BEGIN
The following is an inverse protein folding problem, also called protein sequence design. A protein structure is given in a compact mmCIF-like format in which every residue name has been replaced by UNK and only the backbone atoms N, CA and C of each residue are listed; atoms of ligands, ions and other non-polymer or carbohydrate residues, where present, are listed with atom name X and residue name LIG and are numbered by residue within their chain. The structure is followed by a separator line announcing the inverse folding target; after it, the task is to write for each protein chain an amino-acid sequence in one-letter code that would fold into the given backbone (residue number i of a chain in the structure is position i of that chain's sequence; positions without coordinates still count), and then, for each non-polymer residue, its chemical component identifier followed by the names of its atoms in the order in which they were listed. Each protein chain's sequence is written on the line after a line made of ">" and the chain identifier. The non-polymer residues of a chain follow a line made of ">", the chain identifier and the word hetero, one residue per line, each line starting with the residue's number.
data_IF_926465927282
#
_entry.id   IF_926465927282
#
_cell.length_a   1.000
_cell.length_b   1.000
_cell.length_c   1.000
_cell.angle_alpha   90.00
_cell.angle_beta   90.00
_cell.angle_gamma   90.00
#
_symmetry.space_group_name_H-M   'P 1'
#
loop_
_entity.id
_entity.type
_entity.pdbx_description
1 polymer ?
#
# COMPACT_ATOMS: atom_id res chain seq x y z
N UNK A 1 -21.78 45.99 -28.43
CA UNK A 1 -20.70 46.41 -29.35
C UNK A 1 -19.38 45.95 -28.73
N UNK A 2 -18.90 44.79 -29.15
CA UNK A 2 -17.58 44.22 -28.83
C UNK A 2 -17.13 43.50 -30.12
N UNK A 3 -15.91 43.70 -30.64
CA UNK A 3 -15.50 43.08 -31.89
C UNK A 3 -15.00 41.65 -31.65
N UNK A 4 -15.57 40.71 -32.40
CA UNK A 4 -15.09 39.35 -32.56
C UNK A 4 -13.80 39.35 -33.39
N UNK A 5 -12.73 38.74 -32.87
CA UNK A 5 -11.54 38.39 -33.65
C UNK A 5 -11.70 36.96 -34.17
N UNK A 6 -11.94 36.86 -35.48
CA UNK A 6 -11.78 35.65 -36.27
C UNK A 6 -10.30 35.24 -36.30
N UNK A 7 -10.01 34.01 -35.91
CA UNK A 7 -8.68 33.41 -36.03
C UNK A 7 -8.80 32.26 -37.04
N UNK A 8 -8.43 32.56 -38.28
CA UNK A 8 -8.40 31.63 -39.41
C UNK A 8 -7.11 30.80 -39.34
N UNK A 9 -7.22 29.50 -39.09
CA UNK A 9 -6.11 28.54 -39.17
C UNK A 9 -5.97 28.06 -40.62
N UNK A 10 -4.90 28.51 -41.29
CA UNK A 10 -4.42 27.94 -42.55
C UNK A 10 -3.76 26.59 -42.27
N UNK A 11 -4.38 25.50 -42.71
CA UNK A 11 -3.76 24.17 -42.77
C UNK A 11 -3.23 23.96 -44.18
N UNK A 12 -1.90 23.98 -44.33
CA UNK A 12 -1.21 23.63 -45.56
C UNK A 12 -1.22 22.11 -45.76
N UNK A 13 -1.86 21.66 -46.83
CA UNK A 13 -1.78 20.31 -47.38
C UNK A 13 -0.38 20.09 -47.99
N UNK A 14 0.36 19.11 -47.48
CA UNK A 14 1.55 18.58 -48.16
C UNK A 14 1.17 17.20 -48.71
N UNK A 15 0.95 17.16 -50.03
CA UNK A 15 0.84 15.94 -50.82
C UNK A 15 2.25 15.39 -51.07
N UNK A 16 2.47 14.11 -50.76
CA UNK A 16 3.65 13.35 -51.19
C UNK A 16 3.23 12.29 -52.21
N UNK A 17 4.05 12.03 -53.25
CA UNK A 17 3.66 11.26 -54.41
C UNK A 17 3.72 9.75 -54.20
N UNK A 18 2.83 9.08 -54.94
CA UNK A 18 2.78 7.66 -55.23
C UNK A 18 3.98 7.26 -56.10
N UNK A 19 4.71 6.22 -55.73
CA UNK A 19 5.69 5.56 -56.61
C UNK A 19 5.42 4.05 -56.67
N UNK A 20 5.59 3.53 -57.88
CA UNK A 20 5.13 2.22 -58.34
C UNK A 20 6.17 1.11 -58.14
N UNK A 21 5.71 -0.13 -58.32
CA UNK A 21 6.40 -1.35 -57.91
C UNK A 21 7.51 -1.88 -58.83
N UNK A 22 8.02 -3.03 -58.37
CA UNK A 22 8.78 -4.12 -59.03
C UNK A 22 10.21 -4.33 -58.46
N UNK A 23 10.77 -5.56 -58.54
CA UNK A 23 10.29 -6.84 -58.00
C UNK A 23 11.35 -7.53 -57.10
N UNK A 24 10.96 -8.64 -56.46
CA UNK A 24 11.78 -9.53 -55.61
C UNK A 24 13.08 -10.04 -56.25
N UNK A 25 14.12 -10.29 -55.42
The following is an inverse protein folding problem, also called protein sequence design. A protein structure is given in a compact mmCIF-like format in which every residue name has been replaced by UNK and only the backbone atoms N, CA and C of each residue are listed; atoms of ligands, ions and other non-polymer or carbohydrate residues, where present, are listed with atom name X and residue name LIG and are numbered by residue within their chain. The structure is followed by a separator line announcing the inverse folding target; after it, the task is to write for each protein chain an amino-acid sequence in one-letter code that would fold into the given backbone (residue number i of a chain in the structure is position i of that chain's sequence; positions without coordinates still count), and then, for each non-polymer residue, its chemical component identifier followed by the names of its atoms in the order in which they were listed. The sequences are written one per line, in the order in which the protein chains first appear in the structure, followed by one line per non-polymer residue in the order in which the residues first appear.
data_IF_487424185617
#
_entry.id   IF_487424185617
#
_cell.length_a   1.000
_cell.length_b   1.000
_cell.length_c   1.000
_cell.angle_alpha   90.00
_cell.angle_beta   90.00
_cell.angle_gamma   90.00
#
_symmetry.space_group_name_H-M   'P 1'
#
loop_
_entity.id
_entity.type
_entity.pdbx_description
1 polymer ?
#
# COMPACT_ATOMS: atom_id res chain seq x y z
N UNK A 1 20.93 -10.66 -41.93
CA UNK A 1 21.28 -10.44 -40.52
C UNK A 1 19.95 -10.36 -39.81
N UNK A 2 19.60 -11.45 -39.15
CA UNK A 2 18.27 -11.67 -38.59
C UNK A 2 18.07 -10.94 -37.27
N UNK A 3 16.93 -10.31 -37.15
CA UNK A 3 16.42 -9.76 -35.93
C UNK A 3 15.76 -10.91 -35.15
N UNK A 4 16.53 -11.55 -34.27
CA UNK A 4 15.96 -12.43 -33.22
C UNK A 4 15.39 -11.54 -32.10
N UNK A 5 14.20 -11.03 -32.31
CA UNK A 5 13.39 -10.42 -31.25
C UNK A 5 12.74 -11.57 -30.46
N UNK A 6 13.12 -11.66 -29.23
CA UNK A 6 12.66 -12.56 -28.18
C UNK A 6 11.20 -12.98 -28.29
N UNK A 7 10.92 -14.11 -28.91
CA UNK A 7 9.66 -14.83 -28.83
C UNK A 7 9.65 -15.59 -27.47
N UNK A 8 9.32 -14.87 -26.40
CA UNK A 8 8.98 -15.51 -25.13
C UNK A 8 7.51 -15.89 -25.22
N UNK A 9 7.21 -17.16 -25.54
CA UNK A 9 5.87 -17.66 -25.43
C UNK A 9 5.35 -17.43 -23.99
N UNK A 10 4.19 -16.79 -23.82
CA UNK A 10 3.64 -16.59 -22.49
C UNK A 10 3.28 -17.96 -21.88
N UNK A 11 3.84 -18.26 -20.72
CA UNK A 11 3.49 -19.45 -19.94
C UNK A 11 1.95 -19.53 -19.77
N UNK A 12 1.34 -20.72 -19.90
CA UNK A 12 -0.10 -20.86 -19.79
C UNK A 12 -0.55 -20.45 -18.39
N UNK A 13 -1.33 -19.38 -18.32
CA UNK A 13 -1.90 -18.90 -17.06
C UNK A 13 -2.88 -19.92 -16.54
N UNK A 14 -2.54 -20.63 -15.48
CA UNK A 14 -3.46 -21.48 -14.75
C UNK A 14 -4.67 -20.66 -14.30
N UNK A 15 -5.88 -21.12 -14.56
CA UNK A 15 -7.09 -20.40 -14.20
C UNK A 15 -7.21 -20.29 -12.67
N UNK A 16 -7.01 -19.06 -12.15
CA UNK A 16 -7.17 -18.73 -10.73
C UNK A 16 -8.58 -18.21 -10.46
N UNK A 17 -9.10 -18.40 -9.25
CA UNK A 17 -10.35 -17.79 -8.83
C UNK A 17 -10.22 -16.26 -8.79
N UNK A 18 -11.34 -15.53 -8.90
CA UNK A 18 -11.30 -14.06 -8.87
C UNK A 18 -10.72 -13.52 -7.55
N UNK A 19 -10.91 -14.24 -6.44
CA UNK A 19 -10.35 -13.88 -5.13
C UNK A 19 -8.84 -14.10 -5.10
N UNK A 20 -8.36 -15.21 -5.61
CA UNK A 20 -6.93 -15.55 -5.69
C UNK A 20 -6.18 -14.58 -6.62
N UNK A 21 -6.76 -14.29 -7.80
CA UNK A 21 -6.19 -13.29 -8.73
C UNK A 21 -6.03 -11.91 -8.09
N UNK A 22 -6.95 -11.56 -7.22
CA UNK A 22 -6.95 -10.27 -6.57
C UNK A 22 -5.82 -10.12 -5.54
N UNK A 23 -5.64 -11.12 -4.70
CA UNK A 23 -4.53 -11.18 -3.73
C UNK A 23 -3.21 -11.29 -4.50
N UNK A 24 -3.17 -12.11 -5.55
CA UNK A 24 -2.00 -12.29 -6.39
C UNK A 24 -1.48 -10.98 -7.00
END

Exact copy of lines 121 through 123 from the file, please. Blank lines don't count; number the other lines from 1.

C UNK A 2 18.07 -10.94 -37.27
N UNK A 3 16.93 -10.31 -37.15
CA UNK A 3 16.42 -9.76 -35.93